On Conflict of Interest in Public Policy

In academia, disclosing information related to potential conflicts of the authors in written work is fairly well accepted practice, particularly sources of funding along with any paid or unpaid positions with relevant organizations. All reputable journals have rules require that such information must be disclosed in all papers published in the journal itself.

But what about in any official public commentary? What should be disclosed on your website? Your bio? A priori in an interview with a journalist? In a written op-ed? Testimony to public bodies? In any case where you are presenting yourself as an informed and unbiased expert on a topic?

This is such an important question that myself, Melanee Thomas (Ucalgary, Poli Sci), and Kayla Doody (MPP Candidate) have been actively engaging in research in this area. The purpose of our research is to provide a clear framework professional ethical framework to guide all of those engage in policy work. I am disappointed that our research expertise and knowledge has been so far dismissed by some people and entities engaged in public policy commentary who purport to support independent, unbiased, evidence-based, policy relevant research.

Our research has shown us that there are actually some generally understood expectations in this area, expectations that have grown over the last 10 years. First, anyone and everyone who engages in commentary should have a pre-prepared public disclosure statement available for anyone to review and anytime. Second, all media outlets need to require that all policy commentators to publicly and pro-actively disclose any potential conflicts. In interviews this would require a formal statement at the beginning of any interview of the nature “Do you have any conflicts to disclose” and in any written policy commentary would require a written disclosure in the article itself similar to that which occurs for published research. A number of highly reputable media outlets already engage in these activities, including The Conversation.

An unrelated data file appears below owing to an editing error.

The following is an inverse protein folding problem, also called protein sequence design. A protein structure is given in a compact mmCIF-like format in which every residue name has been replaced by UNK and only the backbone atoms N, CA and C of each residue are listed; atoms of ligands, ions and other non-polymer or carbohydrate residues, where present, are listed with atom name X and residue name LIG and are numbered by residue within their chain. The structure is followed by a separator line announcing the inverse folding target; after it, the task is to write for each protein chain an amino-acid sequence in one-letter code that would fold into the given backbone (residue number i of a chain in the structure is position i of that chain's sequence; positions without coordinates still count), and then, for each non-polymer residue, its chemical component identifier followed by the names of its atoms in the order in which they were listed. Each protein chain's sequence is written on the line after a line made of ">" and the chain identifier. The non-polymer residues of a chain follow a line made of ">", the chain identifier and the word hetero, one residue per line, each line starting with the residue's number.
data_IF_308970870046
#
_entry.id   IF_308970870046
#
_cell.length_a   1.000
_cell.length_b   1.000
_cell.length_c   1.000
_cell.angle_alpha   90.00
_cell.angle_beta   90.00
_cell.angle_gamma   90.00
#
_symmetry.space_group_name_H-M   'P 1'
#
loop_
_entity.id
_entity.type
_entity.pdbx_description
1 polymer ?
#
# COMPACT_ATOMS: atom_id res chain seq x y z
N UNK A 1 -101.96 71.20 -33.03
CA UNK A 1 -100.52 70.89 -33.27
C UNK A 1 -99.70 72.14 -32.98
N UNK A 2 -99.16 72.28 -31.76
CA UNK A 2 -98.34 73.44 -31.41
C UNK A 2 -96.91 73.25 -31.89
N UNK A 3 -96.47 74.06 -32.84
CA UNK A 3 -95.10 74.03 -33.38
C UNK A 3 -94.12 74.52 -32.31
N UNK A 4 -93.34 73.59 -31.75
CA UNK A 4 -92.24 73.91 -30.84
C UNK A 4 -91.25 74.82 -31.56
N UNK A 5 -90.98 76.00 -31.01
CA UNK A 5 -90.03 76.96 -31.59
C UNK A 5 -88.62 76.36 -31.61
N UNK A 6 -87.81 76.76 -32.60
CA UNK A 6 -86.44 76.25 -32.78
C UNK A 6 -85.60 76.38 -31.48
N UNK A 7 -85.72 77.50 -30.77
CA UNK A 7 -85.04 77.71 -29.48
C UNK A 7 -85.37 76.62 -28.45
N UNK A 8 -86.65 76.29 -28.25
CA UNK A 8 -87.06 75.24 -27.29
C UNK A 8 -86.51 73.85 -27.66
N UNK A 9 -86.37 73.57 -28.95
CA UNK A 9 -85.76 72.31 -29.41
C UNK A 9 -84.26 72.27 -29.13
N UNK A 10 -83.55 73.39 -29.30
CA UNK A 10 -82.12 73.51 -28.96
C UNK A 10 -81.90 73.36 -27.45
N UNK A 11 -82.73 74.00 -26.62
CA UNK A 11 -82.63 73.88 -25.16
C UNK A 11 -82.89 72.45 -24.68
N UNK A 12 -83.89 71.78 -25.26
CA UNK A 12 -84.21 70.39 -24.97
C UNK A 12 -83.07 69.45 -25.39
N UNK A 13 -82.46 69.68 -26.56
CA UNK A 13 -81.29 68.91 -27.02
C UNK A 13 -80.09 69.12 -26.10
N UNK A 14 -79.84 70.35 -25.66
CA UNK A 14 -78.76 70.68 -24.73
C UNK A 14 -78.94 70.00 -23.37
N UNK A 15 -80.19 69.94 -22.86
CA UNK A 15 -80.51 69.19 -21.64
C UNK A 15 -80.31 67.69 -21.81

Further we have found clear guidance from some organizations. The American Economic Association provide members with professional ethical guidance that it is expected that they apply similar principles to op-eds, columns, any testimony, and any interviews with journalists. The University of British Columbia appears to have to the most detailed and comprehensive policies and guidance on this for academics, including covering conflict of community. Government legislation also provides relevant material for our work, further demonstrating that the issue of conflict of interest is well known and the matter of disclosure clearly used as a method for ensuring transparency. Further, academic research has also provided important guidance related to the important of communicating non-financial or community conflict of interest. For example, the need to your involvement in a political party when commenting on policy or activities of said political party.

As Kayla as expertly summarized “Disclosing financial and non-financial conflicts appropriately and accurately raises the standards [for public policy commentary in Canada and]…. allows readers and listeners to confidently and accurately assess the information presented to them.” When policy academic and commentators fail to provide disclosure, it provides readers and listeners a false sense of trust and accuracy of the statements being made. It is long past time to allow this continue and it is time that the policy field is brought in line with other academics and research areas of conflict of interest disclosure and understanding. I would hope that many of our Canadian governing bodies like the Canadian Economics Association, the Canadian Political Science Association, the Canadian Association of Programs in Public Administration, Institute of Public Administration Canada, Canadian Association of Journalists, and related pay attention to this important issue and incorporate their own rules related to conflict disclosure.